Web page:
Do Thumb-Sucking and Nail-Biting Protect Against Allergy? — Physician’s First Watch

Medical News |
July 11, 2016

Do Thumb-Sucking and Nail-Biting Protect Against Allergy?

By Christine Judge

Edited by Susan Sadoughi, MD, and André Sofair, MD, MPH

Thumb-sucking or nail-biting in childhood is associated with reduced risk for later atopic sensitization but not asthma or hay fever, a Pediatrics study suggests.

The parents of roughly 1000 New Zealand children reported on their children's oral habits at ages 5, 7, 9, and 11 years. Skin-prick testing for selected antigens was conducted in most participants at ages 13 and 32, at which time asthma and hay fever were self-reported.

Some 31% of children were thumb-suckers or nail-biters at one or more ages. These children had about a 35% reduction in atopic sensitization at age 13 and nearly a 40% reduction at age 32. Neither habit was tied to risk for asthma or hay fever.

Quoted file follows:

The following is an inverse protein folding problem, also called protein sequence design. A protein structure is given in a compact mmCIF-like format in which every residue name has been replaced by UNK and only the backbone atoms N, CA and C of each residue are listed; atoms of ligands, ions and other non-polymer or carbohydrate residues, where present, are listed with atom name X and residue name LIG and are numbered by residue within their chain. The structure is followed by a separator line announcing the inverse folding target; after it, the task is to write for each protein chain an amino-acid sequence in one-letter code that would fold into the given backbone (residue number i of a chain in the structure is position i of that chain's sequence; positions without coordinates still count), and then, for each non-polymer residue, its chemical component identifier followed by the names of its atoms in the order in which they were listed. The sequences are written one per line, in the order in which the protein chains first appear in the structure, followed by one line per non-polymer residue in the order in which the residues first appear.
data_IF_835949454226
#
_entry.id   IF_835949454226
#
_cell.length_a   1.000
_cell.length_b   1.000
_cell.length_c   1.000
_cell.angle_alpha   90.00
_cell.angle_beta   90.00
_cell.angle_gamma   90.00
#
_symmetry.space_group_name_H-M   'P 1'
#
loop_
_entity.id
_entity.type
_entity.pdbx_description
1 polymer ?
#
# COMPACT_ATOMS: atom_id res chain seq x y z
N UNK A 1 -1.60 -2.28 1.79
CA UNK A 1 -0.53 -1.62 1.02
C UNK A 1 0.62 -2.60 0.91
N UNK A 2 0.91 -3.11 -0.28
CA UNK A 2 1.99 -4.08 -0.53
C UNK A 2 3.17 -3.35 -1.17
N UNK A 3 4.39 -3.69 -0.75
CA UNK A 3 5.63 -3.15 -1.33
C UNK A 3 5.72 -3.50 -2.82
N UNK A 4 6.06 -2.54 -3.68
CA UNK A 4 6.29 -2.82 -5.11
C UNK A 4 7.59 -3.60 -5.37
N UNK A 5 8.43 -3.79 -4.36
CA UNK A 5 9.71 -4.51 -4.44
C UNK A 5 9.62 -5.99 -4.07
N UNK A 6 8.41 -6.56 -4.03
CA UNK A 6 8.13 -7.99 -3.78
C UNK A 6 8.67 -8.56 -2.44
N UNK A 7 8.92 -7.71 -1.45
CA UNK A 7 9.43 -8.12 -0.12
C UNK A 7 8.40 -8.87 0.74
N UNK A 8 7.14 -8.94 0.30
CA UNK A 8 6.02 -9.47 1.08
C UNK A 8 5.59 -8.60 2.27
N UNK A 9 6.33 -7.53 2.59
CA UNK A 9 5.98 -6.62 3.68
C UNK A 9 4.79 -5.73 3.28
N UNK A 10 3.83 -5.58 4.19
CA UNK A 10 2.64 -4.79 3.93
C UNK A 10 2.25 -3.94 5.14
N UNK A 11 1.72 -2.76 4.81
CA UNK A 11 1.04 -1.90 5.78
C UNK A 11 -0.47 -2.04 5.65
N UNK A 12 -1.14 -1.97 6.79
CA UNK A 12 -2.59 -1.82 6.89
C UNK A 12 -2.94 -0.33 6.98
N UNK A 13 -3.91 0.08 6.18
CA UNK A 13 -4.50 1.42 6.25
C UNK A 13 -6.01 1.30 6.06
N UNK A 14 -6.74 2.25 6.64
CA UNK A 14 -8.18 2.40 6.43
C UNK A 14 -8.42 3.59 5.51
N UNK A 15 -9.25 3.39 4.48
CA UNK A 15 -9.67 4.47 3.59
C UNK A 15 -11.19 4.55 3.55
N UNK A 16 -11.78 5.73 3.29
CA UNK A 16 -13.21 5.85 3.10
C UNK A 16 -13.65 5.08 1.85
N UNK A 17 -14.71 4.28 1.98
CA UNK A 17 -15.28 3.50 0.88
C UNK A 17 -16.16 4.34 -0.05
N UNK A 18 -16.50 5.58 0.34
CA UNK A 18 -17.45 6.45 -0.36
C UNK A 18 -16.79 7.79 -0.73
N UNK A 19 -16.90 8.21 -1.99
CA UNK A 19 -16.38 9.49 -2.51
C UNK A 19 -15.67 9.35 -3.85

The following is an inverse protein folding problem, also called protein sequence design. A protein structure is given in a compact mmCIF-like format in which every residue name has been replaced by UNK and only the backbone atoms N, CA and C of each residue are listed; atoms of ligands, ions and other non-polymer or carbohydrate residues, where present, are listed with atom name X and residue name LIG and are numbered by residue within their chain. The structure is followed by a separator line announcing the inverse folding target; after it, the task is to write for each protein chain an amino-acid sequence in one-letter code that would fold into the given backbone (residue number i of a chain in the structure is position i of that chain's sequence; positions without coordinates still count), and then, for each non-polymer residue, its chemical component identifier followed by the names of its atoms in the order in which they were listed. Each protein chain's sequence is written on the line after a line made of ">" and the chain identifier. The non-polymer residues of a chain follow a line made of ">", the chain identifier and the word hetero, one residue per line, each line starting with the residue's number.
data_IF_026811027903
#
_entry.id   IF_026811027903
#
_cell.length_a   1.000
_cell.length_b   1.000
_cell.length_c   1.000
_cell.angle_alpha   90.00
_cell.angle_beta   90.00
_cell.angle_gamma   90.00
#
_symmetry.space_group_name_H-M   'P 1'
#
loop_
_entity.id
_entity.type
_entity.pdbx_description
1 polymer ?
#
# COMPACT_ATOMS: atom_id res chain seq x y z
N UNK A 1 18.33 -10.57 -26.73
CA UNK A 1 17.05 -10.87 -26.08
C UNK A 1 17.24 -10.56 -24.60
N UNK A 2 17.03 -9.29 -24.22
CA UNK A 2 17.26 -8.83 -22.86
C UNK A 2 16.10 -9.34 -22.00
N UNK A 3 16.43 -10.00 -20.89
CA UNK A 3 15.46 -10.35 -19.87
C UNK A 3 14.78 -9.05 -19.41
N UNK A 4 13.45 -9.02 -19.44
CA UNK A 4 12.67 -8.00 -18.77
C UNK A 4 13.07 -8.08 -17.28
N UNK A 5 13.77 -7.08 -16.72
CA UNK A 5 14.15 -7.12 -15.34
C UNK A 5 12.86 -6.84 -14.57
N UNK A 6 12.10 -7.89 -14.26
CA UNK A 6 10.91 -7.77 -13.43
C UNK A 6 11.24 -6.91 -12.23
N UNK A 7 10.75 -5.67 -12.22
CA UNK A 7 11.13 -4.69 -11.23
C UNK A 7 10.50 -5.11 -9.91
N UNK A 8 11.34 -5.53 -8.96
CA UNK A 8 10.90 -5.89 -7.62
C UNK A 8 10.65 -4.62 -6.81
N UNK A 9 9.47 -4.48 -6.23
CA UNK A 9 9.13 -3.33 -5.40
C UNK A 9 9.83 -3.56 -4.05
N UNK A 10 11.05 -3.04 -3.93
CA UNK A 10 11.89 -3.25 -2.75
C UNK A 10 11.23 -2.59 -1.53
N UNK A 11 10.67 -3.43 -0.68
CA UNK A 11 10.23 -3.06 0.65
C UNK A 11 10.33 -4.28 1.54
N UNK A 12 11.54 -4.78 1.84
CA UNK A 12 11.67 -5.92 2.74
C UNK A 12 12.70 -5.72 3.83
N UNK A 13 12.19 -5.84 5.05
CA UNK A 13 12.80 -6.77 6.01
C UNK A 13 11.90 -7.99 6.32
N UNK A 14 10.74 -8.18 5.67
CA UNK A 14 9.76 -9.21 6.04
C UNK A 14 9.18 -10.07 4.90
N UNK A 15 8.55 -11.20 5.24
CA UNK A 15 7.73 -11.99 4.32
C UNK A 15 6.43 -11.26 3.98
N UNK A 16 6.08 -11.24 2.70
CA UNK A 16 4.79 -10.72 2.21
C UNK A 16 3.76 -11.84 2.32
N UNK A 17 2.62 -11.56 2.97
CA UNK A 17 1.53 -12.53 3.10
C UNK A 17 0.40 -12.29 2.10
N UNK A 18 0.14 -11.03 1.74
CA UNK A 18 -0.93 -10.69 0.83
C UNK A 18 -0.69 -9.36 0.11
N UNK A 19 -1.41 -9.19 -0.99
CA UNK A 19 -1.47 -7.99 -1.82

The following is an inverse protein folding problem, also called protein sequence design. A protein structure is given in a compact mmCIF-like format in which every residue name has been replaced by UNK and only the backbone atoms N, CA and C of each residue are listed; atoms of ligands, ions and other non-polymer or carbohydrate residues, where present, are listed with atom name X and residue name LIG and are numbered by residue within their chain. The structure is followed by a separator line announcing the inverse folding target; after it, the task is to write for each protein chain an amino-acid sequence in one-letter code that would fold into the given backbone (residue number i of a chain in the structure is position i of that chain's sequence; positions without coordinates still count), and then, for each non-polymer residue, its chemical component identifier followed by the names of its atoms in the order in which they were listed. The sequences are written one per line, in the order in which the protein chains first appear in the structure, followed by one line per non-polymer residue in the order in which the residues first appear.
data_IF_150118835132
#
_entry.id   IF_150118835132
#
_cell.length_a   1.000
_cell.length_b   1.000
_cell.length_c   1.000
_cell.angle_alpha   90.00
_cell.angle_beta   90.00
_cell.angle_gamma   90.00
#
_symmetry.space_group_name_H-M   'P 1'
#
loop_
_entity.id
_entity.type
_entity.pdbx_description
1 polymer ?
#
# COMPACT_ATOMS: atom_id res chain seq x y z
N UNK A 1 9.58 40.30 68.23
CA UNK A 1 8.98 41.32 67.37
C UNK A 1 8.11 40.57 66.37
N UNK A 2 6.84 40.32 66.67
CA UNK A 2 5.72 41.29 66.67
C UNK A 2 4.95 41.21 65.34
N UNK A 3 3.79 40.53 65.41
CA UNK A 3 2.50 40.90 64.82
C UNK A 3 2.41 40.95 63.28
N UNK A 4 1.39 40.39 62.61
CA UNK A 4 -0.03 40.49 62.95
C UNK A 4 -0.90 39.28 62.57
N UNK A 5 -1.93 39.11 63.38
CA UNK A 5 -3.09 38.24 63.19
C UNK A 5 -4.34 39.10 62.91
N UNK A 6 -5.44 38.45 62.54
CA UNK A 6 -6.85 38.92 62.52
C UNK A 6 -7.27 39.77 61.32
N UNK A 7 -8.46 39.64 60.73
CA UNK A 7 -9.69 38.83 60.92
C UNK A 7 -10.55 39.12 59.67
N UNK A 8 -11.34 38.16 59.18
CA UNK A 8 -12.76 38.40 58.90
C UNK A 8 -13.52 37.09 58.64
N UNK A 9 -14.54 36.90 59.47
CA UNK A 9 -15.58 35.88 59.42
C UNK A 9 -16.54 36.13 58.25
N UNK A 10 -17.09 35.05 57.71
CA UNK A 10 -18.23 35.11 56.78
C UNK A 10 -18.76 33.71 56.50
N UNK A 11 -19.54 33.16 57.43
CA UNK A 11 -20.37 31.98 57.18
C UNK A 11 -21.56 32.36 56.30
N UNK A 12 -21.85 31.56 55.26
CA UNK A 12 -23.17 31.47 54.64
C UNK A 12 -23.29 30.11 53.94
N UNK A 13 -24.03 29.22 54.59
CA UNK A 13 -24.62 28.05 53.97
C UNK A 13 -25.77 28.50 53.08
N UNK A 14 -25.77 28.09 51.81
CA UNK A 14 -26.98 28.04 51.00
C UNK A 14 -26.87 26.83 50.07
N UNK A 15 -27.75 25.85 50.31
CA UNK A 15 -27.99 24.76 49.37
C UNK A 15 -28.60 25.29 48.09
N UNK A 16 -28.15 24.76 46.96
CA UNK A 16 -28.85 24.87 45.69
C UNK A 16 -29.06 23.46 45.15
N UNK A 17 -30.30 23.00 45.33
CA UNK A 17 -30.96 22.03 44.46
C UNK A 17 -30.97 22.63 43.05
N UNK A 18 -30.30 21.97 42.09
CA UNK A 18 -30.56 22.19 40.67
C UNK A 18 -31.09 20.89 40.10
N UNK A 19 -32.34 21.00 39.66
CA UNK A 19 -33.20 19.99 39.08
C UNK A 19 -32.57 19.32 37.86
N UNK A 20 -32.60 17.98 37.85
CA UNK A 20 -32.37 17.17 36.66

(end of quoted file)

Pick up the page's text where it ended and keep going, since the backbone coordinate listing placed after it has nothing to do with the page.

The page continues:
In NEJM Journal Watch Pediatrics and Adolescent Medicine, Dr. John C. Cowden says: "We should bear in mind that atopic sensitization is not synonymous with allergic disease. Though the relationship between oral habits and sensitization is interesting, there was no association between oral habits and disease ... and thus no clear evidence of clinical benefit. That does not mean one does not exist, but for the primary care clinician, this study should be taken as a primarily negative result, with a curious positive finding on the side."

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